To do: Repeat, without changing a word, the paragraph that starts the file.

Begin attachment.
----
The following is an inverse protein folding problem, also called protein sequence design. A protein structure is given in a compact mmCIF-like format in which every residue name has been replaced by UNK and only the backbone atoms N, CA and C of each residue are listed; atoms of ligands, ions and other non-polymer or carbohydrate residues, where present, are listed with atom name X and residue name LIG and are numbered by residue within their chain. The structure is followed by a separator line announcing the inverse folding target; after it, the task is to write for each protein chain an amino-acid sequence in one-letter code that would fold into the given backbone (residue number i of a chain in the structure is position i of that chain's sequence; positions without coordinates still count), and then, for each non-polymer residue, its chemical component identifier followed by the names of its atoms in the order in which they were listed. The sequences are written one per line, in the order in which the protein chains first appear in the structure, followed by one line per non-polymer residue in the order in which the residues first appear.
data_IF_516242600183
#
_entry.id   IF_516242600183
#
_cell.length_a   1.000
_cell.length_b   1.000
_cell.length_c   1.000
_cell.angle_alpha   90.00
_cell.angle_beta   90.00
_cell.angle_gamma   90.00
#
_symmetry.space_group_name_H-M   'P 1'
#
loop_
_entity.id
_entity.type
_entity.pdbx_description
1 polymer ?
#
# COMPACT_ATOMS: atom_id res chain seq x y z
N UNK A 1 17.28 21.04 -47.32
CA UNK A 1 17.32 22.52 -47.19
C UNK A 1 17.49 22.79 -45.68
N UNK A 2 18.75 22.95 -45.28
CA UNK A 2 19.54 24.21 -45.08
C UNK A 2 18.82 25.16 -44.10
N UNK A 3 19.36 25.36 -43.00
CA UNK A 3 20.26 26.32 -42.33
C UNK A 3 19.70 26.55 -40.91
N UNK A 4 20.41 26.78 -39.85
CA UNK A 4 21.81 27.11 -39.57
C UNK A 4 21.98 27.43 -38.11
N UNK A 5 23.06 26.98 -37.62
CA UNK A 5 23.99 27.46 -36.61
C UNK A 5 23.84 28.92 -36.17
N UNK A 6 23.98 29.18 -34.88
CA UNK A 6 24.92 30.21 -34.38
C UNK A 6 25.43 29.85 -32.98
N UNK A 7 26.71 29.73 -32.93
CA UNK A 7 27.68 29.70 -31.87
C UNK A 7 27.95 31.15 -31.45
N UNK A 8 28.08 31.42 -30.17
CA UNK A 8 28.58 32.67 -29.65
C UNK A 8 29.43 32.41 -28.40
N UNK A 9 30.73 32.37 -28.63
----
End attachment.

The following is an inverse protein folding problem, also called protein sequence design. A protein structure is given in a compact mmCIF-like format in which every residue name has been replaced by UNK and only the backbone atoms N, CA and C of each residue are listed; atoms of ligands, ions and other non-polymer or carbohydrate residues, where present, are listed with atom name X and residue name LIG and are numbered by residue within their chain. The structure is followed by a separator line announcing the inverse folding target; after it, the task is to write for each protein chain an amino-acid sequence in one-letter code that would fold into the given backbone (residue number i of a chain in the structure is position i of that chain's sequence; positions without coordinates still count), and then, for each non-polymer residue, its chemical component identifier followed by the names of its atoms in the order in which they were listed. The sequences are written one per line, in the order in which the protein chains first appear in the structure, followed by one line per non-polymer residue in the order in which the residues first appear.